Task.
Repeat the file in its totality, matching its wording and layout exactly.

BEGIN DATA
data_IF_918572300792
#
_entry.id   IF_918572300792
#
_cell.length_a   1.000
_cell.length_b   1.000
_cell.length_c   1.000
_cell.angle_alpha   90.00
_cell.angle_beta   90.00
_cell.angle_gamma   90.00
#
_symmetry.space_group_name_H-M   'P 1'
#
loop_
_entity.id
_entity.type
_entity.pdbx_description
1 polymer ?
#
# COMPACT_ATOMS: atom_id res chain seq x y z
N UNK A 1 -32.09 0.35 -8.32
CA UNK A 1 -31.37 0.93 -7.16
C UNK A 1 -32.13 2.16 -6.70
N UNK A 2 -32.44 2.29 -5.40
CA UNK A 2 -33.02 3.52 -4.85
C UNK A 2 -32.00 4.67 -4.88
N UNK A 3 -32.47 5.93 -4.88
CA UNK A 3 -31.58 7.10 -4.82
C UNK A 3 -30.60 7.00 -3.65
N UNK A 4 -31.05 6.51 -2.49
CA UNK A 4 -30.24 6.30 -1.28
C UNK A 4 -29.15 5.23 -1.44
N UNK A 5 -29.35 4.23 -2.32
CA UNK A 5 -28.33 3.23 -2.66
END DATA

data_IF_918572300792
#
_entry.id   IF_918572300792
#
_cell.length_a   1.000
_cell.length_b   1.000
_cell.length_c   1.000
_cell.angle_alpha   90.00
_cell.angle_beta   90.00
_cell.angle_gamma   90.00
#
_symmetry.space_group_name_H-M   'P 1'
#
loop_
_entity.id
_entity.type
_entity.pdbx_description
1 polymer ?
#
# COMPACT_ATOMS: atom_id res chain seq x y z
N UNK A 1 -32.09 0.35 -8.32
CA UNK A 1 -31.37 0.93 -7.16
C UNK A 1 -32.13 2.16 -6.70
N UNK A 2 -32.44 2.29 -5.40
CA UNK A 2 -33.02 3.52 -4.85
C UNK A 2 -32.00 4.67 -4.88
N UNK A 3 -32.47 5.93 -4.88
CA UNK A 3 -31.58 7.10 -4.82
C UNK A 3 -30.60 7.00 -3.65
N UNK A 4 -31.05 6.51 -2.49
CA UNK A 4 -30.24 6.30 -1.28
C UNK A 4 -29.15 5.23 -1.44
N UNK A 5 -29.35 4.23 -2.32
CA UNK A 5 -28.33 3.23 -2.66